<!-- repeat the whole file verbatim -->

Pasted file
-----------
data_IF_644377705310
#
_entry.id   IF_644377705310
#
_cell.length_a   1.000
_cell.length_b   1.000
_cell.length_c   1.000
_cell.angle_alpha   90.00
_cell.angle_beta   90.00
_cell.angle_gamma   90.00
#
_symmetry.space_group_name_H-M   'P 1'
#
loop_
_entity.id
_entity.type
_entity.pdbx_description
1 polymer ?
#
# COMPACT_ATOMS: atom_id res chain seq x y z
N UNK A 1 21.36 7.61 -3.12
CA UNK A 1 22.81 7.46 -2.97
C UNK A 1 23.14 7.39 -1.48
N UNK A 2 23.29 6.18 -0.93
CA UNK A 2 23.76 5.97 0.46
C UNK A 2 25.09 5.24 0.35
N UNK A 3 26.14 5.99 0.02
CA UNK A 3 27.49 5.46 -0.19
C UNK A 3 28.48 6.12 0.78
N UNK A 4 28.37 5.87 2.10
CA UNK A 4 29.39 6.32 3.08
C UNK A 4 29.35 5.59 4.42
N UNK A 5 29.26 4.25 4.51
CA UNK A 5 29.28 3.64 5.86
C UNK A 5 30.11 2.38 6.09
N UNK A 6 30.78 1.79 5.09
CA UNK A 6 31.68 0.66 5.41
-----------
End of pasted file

data_IF_644377705310
#
_entry.id   IF_644377705310
#
_cell.length_a   1.000
_cell.length_b   1.000
_cell.length_c   1.000
_cell.angle_alpha   90.00
_cell.angle_beta   90.00
_cell.angle_gamma   90.00
#
_symmetry.space_group_name_H-M   'P 1'
#
loop_
_entity.id
_entity.type
_entity.pdbx_description
1 polymer ?
#
# COMPACT_ATOMS: atom_id res chain seq x y z
N UNK A 1 21.36 7.61 -3.12
CA UNK A 1 22.81 7.46 -2.97
C UNK A 1 23.14 7.39 -1.48
N UNK A 2 23.29 6.18 -0.93
CA UNK A 2 23.76 5.97 0.46
C UNK A 2 25.09 5.24 0.35
N UNK A 3 26.14 5.99 0.02
CA UNK A 3 27.49 5.46 -0.19
C UNK A 3 28.48 6.12 0.78
N UNK A 4 28.37 5.87 2.10
CA UNK A 4 29.39 6.32 3.08
C UNK A 4 29.35 5.59 4.42
N UNK A 5 29.26 4.25 4.51
CA UNK A 5 29.28 3.64 5.86
C UNK A 5 30.11 2.38 6.09
N UNK A 6 30.78 1.79 5.09
CA UNK A 6 31.68 0.66 5.41